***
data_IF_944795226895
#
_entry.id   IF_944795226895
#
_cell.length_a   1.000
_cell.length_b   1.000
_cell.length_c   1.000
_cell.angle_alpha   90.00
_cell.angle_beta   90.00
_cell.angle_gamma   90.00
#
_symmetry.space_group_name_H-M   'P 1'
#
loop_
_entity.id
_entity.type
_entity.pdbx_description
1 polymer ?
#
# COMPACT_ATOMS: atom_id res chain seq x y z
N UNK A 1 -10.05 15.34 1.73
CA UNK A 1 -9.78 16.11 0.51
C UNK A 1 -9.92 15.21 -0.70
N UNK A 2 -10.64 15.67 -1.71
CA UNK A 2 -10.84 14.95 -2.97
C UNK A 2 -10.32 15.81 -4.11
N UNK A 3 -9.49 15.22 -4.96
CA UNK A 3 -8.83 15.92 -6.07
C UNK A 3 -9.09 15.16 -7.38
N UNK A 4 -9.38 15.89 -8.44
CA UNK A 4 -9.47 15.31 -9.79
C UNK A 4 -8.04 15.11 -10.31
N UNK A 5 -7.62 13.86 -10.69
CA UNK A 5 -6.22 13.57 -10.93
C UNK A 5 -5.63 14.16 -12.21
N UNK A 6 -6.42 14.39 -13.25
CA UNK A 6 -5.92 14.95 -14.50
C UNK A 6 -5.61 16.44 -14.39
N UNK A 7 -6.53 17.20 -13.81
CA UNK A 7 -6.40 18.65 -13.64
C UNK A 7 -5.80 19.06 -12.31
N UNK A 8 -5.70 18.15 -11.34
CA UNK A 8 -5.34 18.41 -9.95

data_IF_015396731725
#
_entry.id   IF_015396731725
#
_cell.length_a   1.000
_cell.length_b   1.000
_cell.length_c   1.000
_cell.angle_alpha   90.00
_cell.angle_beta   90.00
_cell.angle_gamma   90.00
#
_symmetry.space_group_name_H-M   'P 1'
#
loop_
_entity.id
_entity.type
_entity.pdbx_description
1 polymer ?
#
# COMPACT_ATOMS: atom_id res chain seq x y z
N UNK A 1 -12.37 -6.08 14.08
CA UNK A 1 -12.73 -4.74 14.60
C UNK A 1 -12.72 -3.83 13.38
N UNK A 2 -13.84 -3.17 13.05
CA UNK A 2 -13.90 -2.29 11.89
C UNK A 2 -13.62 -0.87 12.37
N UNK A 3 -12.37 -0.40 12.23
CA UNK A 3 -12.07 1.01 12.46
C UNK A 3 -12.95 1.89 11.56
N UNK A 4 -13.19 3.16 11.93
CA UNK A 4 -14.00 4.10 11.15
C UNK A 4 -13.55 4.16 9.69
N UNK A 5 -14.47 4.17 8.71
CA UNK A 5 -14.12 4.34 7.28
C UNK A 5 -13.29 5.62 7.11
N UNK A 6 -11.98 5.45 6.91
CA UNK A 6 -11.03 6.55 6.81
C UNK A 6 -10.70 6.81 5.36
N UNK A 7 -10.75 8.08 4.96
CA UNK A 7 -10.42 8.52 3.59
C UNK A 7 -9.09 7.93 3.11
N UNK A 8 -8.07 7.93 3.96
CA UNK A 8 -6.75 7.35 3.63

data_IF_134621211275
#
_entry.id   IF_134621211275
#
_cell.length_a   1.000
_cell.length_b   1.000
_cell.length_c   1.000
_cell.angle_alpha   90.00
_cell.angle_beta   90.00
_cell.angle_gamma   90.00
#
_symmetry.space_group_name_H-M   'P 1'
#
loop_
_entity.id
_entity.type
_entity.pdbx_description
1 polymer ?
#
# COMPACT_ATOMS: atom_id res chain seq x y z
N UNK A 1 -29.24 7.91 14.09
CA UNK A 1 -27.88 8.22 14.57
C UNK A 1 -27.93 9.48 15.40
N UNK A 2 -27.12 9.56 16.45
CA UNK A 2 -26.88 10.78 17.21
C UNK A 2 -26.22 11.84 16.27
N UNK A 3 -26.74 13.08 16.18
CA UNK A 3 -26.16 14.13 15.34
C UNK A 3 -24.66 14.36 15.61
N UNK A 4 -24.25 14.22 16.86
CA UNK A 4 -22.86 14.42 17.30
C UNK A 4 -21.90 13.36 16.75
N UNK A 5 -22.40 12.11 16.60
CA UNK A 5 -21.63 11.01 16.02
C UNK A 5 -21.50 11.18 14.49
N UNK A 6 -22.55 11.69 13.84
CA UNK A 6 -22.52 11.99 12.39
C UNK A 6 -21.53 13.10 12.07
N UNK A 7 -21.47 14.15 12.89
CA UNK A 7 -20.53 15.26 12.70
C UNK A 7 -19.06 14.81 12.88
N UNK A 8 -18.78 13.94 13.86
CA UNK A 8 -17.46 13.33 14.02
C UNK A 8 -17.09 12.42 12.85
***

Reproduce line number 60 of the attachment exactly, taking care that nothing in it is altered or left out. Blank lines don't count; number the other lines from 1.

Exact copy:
_entity.pdbx_description